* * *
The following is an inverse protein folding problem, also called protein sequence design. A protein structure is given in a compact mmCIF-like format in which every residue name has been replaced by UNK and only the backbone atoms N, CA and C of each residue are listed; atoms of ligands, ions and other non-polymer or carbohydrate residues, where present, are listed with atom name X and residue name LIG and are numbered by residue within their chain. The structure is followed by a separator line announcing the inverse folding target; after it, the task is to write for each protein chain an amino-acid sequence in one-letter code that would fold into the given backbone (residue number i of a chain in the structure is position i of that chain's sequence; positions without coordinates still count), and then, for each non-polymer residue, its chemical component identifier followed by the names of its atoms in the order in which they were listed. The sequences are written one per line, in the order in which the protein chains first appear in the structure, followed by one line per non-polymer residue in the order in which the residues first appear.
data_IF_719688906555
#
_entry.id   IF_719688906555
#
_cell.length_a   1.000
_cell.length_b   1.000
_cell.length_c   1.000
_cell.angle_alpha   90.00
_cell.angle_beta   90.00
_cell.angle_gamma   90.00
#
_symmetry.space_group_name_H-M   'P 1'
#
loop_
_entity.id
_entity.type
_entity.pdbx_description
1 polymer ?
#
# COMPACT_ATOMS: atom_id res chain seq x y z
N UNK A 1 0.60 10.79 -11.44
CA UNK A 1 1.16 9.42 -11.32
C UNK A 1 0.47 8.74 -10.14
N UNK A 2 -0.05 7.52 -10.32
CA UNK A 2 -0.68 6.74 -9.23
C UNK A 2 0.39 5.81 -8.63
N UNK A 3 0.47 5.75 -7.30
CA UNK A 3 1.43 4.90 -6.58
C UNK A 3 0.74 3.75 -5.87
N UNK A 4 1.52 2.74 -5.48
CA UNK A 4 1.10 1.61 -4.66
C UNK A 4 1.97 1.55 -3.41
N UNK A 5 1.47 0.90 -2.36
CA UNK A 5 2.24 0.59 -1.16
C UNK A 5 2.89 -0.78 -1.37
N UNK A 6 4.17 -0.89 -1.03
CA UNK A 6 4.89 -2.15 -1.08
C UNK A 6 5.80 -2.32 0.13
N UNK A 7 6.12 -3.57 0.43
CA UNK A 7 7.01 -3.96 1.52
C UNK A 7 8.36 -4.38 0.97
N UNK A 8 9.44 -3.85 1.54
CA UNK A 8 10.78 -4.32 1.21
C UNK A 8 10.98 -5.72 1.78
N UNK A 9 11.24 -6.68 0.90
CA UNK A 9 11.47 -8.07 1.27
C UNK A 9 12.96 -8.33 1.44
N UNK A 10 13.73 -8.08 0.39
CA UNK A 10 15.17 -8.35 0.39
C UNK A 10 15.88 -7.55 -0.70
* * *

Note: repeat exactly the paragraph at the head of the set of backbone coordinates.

The following is an inverse protein folding problem, also called protein sequence design. A protein structure is given in a compact mmCIF-like format in which every residue name has been replaced by UNK and only the backbone atoms N, CA and C of each residue are listed; atoms of ligands, ions and other non-polymer or carbohydrate residues, where present, are listed with atom name X and residue name LIG and are numbered by residue within their chain. The structure is followed by a separator line announcing the inverse folding target; after it, the task is to write for each protein chain an amino-acid sequence in one-letter code that would fold into the given backbone (residue number i of a chain in the structure is position i of that chain's sequence; positions without coordinates still count), and then, for each non-polymer residue, its chemical component identifier followed by the names of its atoms in the order in which they were listed. The sequences are written one per line, in the order in which the protein chains first appear in the structure, followed by one line per non-polymer residue in the order in which the residues first appear.